It’s now the new year and this is the first blog I’ve written. Shame on me, but I am full of very good excuses. Happy New Year, my friends. I have just the cliche also, “Better Late than Never,” The nice thing is my well wishes comes straight from the heart.
Now on to the main point of this blog. You were asked if you enjoyed the revision of the books that you wrote or are writing. I can’t say I enjoy it much. I would never make a good editor in my mind. When I’m writing I depend heavily on my writing group at FanStory.com. I can read over a page and I do not see any of the mistakes they find for me. My mind put it down on the paper and it doesn’t let me see everything it should.
There is a article in this months The Writer magazine on Revision. The author, Bernard Malamud believes “Revision is one of the exquisite pleasures of writing”. He also pointed out specific steps to take to help you get through the revision process. Here are his tips, but if you get the chance do read the entire article. It gives you lots of information.
Wait until the first draft is complete before you edit. If you try to edit as you go it could cause problems with your imagination, momentum or maybe your creativity. This is controversial as other writers feel you aren’t writing if you don’t edit as you go. I split it I guess. I revise my chapters as I finish them. It seems to me there are always changes that can be made at anytime. You have to be careful not to get in a long long editing cycle. For some it is hard to be satisfied with their work.
Revise all at once or element by element. That is a decision the writer must make. The way I revise I tend to do element by element. I have to admit that sometimes it can feel as if the job is to big to handle. At those times I get me a cup of tea and sit back from the computer. I have to admit I talk to myself in my head, (Isn’t it called thinking?) about anything other than my book. I might even get up and play with my dogs for a few minutes. Anything to get my mind away from the book.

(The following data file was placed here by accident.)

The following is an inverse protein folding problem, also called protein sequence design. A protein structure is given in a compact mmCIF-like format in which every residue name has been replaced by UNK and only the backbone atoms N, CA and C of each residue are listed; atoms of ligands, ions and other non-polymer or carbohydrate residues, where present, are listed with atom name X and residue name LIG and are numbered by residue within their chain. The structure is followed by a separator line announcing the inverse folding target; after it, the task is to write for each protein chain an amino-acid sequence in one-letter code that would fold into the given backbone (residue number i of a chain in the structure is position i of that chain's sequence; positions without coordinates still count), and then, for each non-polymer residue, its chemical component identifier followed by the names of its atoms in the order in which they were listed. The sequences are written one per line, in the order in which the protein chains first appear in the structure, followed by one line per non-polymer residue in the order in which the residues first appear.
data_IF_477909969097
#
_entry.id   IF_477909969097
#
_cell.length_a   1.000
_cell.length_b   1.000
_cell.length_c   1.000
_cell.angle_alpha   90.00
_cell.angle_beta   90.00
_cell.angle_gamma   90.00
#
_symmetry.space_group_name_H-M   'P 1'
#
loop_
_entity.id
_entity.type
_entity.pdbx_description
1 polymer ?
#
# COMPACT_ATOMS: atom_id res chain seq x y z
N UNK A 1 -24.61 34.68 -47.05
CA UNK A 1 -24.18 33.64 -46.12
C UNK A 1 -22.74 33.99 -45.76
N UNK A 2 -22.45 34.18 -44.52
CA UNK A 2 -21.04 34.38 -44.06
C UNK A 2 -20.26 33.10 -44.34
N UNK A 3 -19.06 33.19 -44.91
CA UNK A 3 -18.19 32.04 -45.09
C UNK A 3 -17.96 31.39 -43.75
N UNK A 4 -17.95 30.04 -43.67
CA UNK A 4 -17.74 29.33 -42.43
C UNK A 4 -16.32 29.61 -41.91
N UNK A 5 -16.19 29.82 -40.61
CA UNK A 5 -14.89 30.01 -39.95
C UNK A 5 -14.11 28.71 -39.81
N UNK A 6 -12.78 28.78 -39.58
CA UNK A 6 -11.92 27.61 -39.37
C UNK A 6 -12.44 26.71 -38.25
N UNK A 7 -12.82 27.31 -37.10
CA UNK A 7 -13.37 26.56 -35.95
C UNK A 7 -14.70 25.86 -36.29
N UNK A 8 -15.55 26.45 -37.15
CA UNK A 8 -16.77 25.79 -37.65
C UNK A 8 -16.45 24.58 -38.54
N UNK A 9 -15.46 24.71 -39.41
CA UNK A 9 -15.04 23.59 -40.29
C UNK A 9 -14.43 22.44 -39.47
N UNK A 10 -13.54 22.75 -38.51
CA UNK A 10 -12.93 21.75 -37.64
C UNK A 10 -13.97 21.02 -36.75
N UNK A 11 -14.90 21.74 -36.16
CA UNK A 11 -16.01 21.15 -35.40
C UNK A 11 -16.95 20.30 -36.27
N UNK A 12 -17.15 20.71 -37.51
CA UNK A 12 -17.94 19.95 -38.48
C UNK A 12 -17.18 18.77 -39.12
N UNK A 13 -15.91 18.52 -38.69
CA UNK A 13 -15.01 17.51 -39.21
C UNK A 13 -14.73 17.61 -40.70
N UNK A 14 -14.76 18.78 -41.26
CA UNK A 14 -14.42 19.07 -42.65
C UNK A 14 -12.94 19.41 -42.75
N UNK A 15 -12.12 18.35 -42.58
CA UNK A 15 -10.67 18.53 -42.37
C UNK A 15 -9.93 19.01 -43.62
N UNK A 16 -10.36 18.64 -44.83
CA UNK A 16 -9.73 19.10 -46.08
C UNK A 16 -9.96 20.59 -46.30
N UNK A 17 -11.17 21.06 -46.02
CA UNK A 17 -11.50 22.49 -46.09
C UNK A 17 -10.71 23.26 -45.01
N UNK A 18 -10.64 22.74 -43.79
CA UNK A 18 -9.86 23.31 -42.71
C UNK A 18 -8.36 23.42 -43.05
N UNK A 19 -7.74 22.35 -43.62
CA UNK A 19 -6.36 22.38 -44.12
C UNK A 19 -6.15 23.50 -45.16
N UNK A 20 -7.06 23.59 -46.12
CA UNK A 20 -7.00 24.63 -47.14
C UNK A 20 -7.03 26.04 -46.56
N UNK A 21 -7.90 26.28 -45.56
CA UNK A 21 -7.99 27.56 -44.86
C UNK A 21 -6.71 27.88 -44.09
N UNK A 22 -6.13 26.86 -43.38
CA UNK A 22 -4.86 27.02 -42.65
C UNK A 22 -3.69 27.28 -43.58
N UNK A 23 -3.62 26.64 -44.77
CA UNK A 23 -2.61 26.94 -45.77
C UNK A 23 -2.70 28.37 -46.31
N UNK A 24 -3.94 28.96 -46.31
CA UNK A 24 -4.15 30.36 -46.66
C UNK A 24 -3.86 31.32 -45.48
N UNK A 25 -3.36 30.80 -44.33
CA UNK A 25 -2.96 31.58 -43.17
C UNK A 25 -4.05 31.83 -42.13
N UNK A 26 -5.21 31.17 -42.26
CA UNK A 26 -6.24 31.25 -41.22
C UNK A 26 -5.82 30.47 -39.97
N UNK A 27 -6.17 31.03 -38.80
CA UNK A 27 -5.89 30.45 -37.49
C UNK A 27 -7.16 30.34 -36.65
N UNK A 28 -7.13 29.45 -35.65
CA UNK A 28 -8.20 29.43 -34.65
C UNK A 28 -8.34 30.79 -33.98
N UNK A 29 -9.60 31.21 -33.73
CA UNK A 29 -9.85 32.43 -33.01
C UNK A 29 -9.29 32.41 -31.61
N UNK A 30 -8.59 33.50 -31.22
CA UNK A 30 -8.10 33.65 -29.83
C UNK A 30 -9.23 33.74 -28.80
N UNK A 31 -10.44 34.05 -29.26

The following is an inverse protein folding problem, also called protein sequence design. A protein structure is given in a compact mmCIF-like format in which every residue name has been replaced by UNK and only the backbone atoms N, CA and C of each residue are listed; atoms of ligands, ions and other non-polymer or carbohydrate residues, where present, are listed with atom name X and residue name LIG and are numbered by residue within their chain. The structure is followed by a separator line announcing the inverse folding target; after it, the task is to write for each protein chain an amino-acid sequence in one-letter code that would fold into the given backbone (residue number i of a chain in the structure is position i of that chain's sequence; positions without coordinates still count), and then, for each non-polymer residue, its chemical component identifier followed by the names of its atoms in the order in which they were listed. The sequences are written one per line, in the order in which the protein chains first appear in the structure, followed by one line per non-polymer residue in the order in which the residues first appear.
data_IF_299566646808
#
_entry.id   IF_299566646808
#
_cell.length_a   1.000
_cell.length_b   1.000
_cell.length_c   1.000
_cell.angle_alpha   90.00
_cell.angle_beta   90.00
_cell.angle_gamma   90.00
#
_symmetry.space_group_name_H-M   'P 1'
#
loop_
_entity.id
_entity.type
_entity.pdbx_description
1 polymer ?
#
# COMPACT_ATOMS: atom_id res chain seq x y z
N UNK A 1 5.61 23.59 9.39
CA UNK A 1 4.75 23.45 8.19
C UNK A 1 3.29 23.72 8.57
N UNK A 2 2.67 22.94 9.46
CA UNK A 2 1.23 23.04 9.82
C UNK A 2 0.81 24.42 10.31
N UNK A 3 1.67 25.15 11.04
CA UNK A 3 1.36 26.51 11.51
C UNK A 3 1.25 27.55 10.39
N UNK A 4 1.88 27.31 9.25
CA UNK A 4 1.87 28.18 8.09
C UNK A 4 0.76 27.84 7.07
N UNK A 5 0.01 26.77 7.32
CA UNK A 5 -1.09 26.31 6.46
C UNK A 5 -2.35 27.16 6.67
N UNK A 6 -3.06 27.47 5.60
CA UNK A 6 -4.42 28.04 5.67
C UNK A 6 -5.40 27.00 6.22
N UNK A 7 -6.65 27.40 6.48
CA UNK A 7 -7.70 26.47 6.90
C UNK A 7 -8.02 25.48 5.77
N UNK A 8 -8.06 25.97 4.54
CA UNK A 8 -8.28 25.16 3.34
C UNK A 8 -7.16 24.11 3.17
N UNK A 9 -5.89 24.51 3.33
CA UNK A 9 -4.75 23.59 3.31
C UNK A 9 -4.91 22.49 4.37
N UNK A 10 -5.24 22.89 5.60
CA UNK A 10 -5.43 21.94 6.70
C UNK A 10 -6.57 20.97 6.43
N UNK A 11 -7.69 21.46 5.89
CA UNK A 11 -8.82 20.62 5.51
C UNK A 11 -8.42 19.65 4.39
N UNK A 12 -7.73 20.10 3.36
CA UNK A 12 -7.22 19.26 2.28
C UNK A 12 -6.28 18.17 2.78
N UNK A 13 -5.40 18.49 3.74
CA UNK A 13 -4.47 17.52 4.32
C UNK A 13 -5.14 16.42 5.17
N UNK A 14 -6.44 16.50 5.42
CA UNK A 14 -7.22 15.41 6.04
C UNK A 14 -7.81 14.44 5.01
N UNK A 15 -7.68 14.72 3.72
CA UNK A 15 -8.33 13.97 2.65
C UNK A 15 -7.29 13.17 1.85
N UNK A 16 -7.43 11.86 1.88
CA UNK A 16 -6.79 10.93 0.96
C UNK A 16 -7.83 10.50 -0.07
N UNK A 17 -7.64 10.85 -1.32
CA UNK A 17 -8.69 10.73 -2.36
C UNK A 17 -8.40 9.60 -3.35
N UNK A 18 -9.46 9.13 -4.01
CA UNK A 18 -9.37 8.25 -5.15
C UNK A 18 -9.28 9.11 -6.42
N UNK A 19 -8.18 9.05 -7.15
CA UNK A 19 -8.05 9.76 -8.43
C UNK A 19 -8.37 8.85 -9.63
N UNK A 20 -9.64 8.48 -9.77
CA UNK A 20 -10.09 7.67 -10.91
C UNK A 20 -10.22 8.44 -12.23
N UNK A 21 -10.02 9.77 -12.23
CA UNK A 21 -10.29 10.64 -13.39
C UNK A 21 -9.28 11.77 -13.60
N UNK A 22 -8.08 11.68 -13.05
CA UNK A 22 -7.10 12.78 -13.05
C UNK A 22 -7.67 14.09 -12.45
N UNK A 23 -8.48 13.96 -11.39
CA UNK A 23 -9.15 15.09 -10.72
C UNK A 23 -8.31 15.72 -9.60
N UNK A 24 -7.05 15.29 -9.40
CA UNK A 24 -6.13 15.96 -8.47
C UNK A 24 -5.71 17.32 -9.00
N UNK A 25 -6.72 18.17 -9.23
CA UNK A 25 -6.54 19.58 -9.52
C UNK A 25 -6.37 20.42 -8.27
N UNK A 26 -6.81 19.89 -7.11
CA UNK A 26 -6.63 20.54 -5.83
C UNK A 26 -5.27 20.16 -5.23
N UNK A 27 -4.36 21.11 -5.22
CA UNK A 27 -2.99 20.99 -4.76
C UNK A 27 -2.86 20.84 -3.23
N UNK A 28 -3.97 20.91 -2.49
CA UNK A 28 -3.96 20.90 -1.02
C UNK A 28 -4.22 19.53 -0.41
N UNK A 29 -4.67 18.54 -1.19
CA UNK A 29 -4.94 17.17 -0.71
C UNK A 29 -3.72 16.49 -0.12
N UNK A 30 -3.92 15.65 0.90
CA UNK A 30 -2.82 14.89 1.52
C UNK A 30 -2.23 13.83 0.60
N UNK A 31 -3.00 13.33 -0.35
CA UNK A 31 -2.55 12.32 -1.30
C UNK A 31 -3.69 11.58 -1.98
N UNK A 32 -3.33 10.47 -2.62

Revise the whole novel, or section by section. I know this sounds a lot like #2 but in this one he is considering sections as chapter by chapter or dividing the novel into sections. If you edit by this method you have a big opportunity to make a mistake in my view. What if you change an outcome in Chapter 2 that affects the character throughout the book. If the changes aren’t make in every section then confusion can rule.
Fine-tuning versus revising. “Revision is generally distinguished from fine tuning with revision dealing with fiction elements such as character, plot and structure, and even style, and fine tuning dealing with rather minor mechanical issues.
Each of us have our little rules to follow that sometimes can cause problems. When I went to school over 50 years ago we were taught very specific rules on how to write, sentence structure, correct word placement, and on and on. That can lead to rounds and rounds of revision. This is where you need that writing group or a brutally honest friend who can read your work and tell you what you need to do to make it better.
I think Bernard wrapped it up very nicely. “Put simply you write with your heart, and you edit with your head.” Happy editing. Shirley
Hello everyone, I have been away from my blog for what seems like forever and I have missed it and my online friends. Today I want to share with you an article I read by Pete Croatto, on how to get noticed by the editors. If you want an editor it will take some work to get noticed.
Take Initiative: In an ideal world, our talent would be a siren song for editors far and wide. In a world of tight budgets and staff meetings, editors need story ideas and good ones. That means writing a pitch letter that shows you know the publication and what it wants. “What gets me to notice someone is I can notice immediately if they have a familiarity with the magazine,” says Mark Rotella, senior editor at Publishers Weekly. “They might have mentioned an article they had read or a review that they read. Usually, people are pretty specific about what section of the magazine they want to write for. Basically, if they’re pitching me about the magazine, I want to see that they’ve read it.”